- Direct skin contact with motor oil over extended period of time can cause cancer, thus, skin should be protected with gloves, masks and long sleeves.
The above objectives will be achieved by executing the following tasks:
- Task 1. Meet and talk with representatives of the mechanics’ village, local government officials to announce the visit of Duke Team with the mission to educate, create awareness and share their knowledge with them with regards to impact of mismanagement and misuse of motor oil on human health, groundwater, environment and food security.
- Task 2. Visit nearby high schools and engage pupils in classroom discussions to educate them on the impact of used motor oil on human health, environment and food security. We will encourage them to talk to their parents about the knowledge gained.
- Task 3. Interact with auto-mechanics in a culturally sensitive manner to share knowledge about protection of groundwater, environment, and health. Students will engage in shop-to-shop visits. The team will be split into two to execute these tasks.
- Task 4. Discuss waste management plans and introduce the idea of proper disposal of used motor oil via recycling, re-refining and process recovery for re-use.
No specific requirements or coursework. Interest in less advantaged socio-economic groups, and how their daily practices affect the environment and their health will be useful.
Description of community: Ghana is a democratic and politically stable nation, and presently serves as a role model for emerging democracies in sub-Saharan Africa. Kumasi is the second-largest city in Ghana and is known as a center for Ashanti culture. Located on north-south trade routes, Kumasi became a major commercial center. Today the city is zoned into commercial, industrial, and residential areas. Students will work in Suame Magazine, an industrialized area of the city with many auto workshops for vehicle maintenance and repairs, employing an estimated 200,000 workers.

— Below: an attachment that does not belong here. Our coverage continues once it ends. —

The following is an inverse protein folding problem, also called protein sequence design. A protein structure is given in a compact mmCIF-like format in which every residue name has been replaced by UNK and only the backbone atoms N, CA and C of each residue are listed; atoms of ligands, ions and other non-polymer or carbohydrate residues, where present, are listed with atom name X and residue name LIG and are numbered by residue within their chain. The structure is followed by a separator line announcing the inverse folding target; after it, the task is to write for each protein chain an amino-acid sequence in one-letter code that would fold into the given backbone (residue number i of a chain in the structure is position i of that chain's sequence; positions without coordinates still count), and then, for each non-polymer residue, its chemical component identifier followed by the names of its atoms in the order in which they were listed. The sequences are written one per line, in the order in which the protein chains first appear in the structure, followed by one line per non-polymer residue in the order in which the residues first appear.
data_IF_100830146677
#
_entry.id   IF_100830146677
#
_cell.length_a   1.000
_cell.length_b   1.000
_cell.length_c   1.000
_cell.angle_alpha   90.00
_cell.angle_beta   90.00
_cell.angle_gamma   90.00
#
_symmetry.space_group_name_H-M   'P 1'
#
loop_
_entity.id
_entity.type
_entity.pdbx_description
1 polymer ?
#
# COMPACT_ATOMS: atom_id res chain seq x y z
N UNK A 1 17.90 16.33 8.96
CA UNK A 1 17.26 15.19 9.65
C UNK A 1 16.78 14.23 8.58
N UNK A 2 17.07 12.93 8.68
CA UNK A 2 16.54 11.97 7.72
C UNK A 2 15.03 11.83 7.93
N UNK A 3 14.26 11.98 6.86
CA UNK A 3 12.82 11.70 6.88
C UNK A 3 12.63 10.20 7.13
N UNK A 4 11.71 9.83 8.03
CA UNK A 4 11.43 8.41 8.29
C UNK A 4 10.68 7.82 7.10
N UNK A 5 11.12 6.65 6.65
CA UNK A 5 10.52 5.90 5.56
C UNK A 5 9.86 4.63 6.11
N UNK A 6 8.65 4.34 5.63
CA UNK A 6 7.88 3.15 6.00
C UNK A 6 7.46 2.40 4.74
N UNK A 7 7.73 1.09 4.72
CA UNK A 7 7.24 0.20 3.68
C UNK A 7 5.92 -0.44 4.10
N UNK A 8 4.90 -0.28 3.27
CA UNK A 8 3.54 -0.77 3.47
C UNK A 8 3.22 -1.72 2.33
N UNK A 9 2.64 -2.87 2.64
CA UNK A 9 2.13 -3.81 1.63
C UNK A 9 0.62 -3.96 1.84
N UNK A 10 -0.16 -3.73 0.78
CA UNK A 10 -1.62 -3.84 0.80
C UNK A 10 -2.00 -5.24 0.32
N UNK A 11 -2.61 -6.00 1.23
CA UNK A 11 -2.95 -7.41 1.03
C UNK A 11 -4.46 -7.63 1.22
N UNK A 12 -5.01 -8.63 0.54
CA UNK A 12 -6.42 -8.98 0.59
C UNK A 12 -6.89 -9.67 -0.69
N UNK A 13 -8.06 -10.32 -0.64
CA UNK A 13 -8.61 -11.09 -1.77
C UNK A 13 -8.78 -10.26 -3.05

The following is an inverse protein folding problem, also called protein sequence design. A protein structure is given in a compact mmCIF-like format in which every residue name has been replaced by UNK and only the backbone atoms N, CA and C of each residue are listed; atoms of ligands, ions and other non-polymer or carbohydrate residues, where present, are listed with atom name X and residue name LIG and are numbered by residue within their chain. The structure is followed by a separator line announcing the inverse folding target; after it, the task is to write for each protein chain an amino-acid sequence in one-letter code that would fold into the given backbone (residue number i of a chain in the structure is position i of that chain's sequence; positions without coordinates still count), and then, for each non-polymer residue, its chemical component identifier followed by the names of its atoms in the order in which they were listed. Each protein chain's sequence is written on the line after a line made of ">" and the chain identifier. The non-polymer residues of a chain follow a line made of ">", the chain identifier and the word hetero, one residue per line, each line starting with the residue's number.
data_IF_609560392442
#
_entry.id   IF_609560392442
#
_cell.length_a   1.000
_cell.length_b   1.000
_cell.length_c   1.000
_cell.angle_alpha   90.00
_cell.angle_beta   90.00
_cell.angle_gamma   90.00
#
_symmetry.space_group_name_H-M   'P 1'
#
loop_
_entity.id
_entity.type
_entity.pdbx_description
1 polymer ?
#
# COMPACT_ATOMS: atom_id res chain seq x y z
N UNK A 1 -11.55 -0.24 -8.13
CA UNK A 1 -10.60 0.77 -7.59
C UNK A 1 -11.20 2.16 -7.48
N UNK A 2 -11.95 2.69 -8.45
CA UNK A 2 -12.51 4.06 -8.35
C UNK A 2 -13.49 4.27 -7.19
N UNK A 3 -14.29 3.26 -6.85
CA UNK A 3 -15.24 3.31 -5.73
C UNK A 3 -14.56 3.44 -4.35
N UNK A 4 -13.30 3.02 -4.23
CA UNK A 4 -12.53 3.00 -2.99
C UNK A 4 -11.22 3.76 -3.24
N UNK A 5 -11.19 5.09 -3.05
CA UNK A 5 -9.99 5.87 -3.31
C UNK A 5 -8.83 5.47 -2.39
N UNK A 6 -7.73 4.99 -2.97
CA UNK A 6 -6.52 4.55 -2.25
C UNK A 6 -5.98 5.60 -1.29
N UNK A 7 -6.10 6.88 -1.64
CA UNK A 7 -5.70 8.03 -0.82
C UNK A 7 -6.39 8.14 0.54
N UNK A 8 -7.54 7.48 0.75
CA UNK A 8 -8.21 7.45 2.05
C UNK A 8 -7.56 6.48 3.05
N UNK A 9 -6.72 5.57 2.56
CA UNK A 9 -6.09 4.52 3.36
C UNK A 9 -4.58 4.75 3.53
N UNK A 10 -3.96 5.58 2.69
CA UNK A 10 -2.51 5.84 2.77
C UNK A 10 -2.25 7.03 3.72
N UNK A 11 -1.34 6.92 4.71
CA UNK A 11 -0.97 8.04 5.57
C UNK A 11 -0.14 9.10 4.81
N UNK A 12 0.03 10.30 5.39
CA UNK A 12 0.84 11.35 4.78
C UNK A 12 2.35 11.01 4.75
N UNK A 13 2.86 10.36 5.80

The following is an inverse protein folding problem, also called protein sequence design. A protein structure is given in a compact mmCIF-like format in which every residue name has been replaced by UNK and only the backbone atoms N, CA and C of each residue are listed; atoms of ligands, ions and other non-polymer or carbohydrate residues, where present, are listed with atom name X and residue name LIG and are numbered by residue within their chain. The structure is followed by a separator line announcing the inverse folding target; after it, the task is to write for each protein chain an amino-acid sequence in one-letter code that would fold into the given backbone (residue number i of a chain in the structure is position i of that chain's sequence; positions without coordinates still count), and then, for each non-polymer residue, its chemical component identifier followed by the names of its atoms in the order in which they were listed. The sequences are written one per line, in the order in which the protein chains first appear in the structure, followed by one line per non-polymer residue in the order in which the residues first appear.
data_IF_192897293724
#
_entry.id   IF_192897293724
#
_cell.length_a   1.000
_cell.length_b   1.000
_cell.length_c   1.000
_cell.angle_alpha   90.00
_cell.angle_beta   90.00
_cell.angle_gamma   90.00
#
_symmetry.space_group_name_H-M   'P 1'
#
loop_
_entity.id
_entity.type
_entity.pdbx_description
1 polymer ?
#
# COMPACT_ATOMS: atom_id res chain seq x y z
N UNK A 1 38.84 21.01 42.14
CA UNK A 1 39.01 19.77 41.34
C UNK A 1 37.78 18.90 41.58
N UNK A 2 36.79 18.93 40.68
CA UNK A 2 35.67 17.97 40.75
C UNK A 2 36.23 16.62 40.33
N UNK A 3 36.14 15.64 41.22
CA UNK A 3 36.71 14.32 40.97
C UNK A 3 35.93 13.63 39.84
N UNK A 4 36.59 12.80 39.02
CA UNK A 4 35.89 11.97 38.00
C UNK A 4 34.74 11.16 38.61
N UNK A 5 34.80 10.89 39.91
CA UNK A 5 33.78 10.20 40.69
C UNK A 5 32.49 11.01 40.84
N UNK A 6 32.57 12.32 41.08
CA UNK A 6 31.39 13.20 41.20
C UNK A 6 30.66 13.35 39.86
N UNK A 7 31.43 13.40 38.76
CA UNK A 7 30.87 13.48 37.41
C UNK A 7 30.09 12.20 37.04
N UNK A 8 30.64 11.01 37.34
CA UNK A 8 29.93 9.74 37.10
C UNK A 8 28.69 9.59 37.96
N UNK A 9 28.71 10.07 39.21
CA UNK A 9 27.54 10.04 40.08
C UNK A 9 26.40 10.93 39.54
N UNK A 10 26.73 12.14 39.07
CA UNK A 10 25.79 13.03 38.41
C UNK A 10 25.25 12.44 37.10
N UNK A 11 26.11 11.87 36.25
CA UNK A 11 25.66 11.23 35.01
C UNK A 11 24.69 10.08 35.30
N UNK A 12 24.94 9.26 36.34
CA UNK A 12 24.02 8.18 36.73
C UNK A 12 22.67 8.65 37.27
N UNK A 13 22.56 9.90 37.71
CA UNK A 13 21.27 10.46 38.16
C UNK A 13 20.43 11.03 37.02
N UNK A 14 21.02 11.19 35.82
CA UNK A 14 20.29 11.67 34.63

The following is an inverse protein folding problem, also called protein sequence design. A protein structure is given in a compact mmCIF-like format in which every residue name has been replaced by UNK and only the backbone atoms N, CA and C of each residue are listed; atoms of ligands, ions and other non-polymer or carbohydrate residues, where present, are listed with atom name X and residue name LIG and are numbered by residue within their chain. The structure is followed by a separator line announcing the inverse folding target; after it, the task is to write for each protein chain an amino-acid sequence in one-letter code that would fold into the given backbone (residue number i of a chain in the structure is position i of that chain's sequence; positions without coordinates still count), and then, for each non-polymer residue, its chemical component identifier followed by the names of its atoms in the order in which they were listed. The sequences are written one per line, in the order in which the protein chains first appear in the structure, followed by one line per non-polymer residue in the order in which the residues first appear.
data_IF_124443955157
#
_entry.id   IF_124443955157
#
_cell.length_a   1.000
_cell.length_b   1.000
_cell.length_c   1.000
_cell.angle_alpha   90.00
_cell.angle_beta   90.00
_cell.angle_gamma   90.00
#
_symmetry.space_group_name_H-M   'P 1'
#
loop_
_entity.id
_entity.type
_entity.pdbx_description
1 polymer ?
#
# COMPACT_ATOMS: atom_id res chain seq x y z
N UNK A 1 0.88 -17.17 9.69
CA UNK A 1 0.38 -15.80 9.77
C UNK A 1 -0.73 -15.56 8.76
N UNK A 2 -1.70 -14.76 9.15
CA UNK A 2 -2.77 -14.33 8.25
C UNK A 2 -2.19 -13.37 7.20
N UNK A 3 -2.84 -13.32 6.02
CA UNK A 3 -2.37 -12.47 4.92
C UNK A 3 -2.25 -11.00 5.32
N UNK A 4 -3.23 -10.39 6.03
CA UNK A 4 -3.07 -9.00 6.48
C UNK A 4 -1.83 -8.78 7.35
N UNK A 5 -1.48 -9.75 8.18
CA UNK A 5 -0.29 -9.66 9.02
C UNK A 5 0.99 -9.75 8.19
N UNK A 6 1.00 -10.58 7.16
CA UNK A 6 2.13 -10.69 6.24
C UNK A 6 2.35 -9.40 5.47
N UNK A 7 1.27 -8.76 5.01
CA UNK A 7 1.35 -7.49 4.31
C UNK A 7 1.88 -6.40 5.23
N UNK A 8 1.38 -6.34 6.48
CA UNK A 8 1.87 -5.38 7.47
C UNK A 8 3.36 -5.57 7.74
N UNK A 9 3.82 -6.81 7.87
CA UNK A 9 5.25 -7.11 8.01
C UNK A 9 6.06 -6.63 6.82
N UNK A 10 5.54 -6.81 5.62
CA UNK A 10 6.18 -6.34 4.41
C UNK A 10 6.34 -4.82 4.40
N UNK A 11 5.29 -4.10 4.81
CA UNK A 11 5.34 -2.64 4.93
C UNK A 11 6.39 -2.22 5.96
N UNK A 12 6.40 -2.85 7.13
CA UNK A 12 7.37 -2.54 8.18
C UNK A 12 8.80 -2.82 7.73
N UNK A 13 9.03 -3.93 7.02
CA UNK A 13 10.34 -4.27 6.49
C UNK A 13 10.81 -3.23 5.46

Housing and meals: Students will likely stay in university housing. There are several universities and colleges in Kumasi that can host students, e.g., Kwame Nkrumah University of Science and Technology, Winneba College University. Breakfast and dinner will be provided at the residence, and students will take packed lunch to their work sites.
Local Safety, Security, and Cultural Norms: If you have special needs related to health, cultural, or religious practices, please contact the DukeEngage office, email@example.com, to discuss whether or not your needs can be reasonably accommodated in this program.
For information related to how your religion, race, sexual/gender identity, ability or other aspects of your identity might impact your travels, we recommend starting with the Diversity, Identity and Global Travel section of the DukeEngage website.
We encourage students who have questions or concerns about health or safety in international programs to check Duke’s International SOS (ISOS) portal for relevant information.
Reflection and Enrichment: Students will have the opportunity to learn from the research of Prof Boadu and his Bass Connections teams on health impact, groundwater protection, and food security issues. Prof. Boadu will also provide a two-day training on commonly used phrases and sentences in the local language. There will be evening and weekend commitments, and opportunities for cultural enrichment.
While all students are welcome to apply, this program might especially appeal to students in Engineering, pre-health, environmental sciences, or cultural anthropology.